A woman in that town who lived a sinful life learned that Jesus was eating at the Pharisee’s house, so she came there with an alabaster jar of perfume. As she stood behind him at his feet weeping, she began to wet his feet with her tears. Then she wiped them with her hair, kissed them and poured perfume on them. (Luke 7:37-38)

Something unexpected happens. A woman known to the area as sinful appears. We don’t know exactly what this means, but tradition holds that she was a prostitute. She takes an exquisite alabaster jar of the most expensive perfume and lavishes it upon Jesus. She kisses His feet, weeps on His feet, and wipes His feet with her hair. Have you ever been to an uncomfortable dinner? Let me tell you, when this woman shows up in Simon the Pharisee’s home and pours out her thanksgiving to Jesus in this way, it may have felt like one of the most awkward moments you could ever imagine.

Jesus follows this awkward extravagance with a parable about forgiveness that reveals a stark contrast between the love of Simon the host and the love of this “sinful” woman. Simon offered Jesus no water for washing His feet, but this woman washed Jesus’ feet with her tears and wiped them with her hair. Simon failed to offer Jesus the common kiss of welcome, but this woman has endlessly kissed His feet. Simon offered Jesus no oil on His head for cleansing, but this “sinful” woman has poured out the most expensive perfume upon Him.

Whereas the religious leaders expected Jesus to be repulsed by the sinfulness of this woman, instead He is put off by the lack of gratitude from their religious hearts. Instead, He is drawn to the heart of this woman broken by her sin and overcome by the gracious welcome of a Savior who receives us and forgives.

Great forgiveness leads us into an extravagant response, while little sense of forgiveness makes it easy to miss the great gift. The value system of the kingdom is different than the value system of the world. This woman was anything but the most valuable person of her town, but to God revealed in Jesus Messiah she is significant and worth treasuring with the greatest gift of God’s gracious forgiveness.

Jesus on Sin and Forgiveness

This past weekend at Eastbrook, we launched into a new preaching series entitled “Jesus Said What?!” I began the series by looking at what it means to confront sin and also share forgiveness by exploring an important text Matthew 18:15-35.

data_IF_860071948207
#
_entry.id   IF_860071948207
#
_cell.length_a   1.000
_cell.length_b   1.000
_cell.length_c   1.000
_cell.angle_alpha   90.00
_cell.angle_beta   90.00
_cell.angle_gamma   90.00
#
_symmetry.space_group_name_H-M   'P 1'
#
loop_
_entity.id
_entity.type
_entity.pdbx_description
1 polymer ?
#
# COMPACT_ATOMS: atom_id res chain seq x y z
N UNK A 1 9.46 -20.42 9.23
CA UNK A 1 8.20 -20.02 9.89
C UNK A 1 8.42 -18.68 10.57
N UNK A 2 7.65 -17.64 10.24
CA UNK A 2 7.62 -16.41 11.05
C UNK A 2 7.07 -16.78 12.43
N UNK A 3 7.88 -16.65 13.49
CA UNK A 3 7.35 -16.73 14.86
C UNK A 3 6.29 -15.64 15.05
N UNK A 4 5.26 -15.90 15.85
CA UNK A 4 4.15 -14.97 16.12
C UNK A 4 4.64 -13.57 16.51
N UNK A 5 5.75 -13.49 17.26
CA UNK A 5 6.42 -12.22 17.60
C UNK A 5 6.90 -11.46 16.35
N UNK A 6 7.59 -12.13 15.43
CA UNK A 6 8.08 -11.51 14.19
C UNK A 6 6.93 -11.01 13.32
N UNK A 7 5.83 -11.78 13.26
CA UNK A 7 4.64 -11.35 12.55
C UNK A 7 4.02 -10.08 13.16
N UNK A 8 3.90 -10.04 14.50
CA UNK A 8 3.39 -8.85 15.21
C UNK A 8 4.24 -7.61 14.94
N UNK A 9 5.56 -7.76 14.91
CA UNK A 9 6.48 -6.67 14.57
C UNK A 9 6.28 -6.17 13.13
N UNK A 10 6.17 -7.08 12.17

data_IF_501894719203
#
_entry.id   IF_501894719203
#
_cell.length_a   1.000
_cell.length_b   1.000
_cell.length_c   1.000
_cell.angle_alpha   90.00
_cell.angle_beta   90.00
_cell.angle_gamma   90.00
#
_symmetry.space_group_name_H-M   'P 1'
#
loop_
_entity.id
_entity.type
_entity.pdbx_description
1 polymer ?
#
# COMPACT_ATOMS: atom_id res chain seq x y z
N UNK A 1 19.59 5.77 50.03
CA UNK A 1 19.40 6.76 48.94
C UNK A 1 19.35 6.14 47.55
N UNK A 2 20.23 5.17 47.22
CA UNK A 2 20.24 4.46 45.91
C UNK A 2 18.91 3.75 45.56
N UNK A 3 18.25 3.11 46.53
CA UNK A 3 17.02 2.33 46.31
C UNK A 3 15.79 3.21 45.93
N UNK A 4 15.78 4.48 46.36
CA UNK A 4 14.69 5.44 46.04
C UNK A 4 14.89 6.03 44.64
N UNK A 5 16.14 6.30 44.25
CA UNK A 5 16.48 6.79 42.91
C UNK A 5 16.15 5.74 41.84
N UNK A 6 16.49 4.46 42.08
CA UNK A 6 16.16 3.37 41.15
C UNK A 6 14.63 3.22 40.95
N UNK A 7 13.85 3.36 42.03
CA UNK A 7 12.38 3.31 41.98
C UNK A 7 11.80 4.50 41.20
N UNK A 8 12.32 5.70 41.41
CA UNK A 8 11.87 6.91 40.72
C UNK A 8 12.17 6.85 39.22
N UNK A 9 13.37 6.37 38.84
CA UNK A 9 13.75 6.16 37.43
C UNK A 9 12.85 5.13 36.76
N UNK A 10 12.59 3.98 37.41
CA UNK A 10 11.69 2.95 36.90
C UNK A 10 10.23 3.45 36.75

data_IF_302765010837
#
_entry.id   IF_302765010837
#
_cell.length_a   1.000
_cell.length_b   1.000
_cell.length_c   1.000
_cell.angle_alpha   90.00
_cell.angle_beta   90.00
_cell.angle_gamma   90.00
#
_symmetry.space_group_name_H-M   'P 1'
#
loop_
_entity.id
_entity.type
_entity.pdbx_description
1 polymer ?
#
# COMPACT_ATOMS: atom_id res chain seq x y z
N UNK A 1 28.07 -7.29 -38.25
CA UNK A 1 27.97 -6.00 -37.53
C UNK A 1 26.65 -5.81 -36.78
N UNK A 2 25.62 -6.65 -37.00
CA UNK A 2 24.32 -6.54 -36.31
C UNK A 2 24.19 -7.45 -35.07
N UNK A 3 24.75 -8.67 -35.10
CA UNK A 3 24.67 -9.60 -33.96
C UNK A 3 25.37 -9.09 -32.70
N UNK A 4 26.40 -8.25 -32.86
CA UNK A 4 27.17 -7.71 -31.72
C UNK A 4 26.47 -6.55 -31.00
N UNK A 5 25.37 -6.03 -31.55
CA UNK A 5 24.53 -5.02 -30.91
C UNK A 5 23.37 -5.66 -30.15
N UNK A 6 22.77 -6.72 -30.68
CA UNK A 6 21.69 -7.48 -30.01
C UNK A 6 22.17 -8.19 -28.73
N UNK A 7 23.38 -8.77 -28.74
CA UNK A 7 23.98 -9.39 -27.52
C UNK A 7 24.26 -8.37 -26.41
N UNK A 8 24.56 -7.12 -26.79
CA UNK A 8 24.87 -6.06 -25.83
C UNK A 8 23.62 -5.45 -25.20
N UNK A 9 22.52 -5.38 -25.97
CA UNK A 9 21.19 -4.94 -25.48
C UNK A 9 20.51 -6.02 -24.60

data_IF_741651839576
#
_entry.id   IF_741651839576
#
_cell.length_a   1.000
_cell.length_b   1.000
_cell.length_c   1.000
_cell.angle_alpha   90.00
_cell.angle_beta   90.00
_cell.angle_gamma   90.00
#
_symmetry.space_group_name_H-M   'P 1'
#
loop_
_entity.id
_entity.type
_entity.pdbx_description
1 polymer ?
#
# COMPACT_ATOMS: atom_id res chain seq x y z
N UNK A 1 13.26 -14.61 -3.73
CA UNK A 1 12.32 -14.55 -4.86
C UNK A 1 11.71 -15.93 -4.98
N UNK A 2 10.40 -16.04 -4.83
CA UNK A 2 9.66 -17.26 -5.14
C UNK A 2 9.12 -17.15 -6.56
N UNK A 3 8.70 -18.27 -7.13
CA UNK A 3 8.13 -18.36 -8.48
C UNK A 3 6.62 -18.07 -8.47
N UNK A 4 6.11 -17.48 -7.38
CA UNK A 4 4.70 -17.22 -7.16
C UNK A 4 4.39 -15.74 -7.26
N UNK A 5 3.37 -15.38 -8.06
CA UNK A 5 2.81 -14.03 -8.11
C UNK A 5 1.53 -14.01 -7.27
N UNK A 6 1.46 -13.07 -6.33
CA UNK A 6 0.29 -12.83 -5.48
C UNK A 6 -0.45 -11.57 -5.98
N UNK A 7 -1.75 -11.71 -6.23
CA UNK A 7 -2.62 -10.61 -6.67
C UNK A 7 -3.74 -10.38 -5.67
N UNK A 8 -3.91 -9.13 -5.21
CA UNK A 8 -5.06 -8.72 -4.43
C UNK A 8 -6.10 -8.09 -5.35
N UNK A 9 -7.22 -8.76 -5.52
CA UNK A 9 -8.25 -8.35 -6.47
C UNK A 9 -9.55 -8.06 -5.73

This message is from the eighth part of our longer journey through the Gospel of Matthew, which includes “Family Tree,” “Power in Preparation,” “Becoming Real,” “The Messiah’s Mission,” “Stories of the Kingdom,” “Who Do You Say I Am?“, and “‘Tis the Reason.”

You can find the message video and outline below. You can also view the entire series here. Join us for weekend worship in-person or remotely via Eastbrook at Home.


“If your brother or sister sins, go and point out their fault, just between the two of you. If they listen to you, you have won them over.” (Matthew 18:15)

Sin, Confrontation, and Community Life (Matthew 18:15-17)

Sin and pointing it out

A pathway for pointing sin out

The goal of pointing sin out

Some considerations

Binding, Loosing, Prayer, and the Presence (Matthew 18:18-20)

Binding and loosing 

The power of prayer 

The presence of Christ in our midst

Sin, Forgiveness, and Relational Life (Matthew 18:21-35)

The limitless call of forgiveness 

A parable about boundless forgiveness

The connection between forgiving others and our experience of forgiveness

Walking Toward the Table

Seeing our need for forgiveness

Forgiving others who we’ve not forgiven

Experiencing the grace and forgiveness of God through Jesus


Dig Deeper:

This week dig deeper in one or more of the following ways:

  • Memorize Matthew 18:20 or 18:21-22
  • Consider reading other passages that address topics of sin and forgiveness: Matthew 6:12-15; 7:1-5; 9:1-8; Luke 6:36; 17:3-4; Colossians 3:13; James 2:13; Psalm 103:7-12
  • Take time this week in solitude to let the Lord search your heart about whether there is any sin you need to confess or any unforgiveness you need to release to Him. Respond to God by journaling or praying about that. 
  • Consider reading about Matthew 18: 

What Love Is This?: a prayer reflection on Psalm 145